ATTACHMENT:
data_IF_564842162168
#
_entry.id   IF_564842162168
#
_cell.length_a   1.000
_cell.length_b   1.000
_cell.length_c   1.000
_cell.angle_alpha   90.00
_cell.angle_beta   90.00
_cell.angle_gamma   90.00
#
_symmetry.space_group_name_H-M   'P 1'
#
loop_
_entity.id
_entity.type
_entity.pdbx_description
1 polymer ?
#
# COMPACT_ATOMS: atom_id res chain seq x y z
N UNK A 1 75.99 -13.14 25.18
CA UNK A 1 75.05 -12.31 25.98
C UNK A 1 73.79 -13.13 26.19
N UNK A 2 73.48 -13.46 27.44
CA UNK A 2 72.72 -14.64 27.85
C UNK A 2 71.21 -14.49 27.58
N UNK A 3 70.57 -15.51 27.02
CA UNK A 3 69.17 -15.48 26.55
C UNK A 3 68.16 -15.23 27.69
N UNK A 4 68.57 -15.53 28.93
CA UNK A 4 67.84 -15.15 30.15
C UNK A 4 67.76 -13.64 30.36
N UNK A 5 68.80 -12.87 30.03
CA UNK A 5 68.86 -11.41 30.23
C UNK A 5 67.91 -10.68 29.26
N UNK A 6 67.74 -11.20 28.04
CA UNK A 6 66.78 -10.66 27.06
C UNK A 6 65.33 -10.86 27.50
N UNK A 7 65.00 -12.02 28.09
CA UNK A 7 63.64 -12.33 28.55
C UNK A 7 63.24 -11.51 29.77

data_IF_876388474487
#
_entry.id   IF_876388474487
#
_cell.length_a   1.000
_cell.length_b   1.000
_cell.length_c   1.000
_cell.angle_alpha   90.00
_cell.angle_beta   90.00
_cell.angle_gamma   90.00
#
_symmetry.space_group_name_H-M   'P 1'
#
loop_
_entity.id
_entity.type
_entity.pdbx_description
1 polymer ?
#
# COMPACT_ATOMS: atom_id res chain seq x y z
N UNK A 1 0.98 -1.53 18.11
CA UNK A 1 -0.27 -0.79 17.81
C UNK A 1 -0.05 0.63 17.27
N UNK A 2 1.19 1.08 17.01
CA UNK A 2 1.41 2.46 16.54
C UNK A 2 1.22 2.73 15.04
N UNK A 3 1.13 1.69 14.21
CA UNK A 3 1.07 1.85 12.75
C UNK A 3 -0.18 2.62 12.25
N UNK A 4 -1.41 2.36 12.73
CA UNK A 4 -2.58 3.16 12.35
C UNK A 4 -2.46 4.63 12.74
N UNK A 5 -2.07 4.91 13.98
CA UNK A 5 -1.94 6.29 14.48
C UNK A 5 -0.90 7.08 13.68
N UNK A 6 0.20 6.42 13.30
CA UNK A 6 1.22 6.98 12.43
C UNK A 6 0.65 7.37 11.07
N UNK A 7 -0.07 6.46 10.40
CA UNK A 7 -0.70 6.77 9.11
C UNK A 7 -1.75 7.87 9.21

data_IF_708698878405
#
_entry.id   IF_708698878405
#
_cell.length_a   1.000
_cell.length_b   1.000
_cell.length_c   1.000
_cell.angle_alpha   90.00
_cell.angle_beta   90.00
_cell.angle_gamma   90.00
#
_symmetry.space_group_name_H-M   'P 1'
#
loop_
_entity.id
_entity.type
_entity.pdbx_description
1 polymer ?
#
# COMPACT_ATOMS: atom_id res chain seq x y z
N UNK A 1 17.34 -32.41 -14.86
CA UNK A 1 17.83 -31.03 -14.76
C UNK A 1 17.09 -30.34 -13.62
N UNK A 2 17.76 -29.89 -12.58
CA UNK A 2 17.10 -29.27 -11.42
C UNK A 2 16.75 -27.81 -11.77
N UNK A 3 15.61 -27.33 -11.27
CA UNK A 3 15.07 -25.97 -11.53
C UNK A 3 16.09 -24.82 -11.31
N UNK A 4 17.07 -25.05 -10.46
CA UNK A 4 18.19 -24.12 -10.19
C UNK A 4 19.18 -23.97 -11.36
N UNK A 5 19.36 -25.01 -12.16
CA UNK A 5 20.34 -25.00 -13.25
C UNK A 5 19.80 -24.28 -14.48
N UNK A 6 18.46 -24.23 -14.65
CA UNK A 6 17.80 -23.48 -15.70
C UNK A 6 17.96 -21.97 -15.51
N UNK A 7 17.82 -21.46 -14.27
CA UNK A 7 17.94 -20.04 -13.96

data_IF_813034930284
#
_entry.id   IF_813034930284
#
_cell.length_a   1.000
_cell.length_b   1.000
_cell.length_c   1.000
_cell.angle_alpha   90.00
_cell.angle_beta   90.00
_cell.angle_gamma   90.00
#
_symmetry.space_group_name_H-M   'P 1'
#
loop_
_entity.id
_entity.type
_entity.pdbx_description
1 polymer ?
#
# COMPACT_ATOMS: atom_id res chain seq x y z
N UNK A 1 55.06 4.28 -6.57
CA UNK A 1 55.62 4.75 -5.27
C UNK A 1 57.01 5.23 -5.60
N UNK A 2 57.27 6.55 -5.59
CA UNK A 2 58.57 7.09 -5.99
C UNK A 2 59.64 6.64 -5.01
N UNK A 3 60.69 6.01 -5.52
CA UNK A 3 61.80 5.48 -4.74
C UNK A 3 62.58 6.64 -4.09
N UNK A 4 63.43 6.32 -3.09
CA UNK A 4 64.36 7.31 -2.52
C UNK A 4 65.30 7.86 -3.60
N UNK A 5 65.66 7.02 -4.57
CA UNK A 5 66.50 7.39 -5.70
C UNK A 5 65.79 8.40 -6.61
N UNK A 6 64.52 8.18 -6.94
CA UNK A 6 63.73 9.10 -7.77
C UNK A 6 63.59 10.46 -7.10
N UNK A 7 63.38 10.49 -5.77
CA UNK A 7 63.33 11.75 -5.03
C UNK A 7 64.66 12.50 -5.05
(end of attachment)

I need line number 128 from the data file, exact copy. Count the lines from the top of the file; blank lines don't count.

_cell.length_b   1.000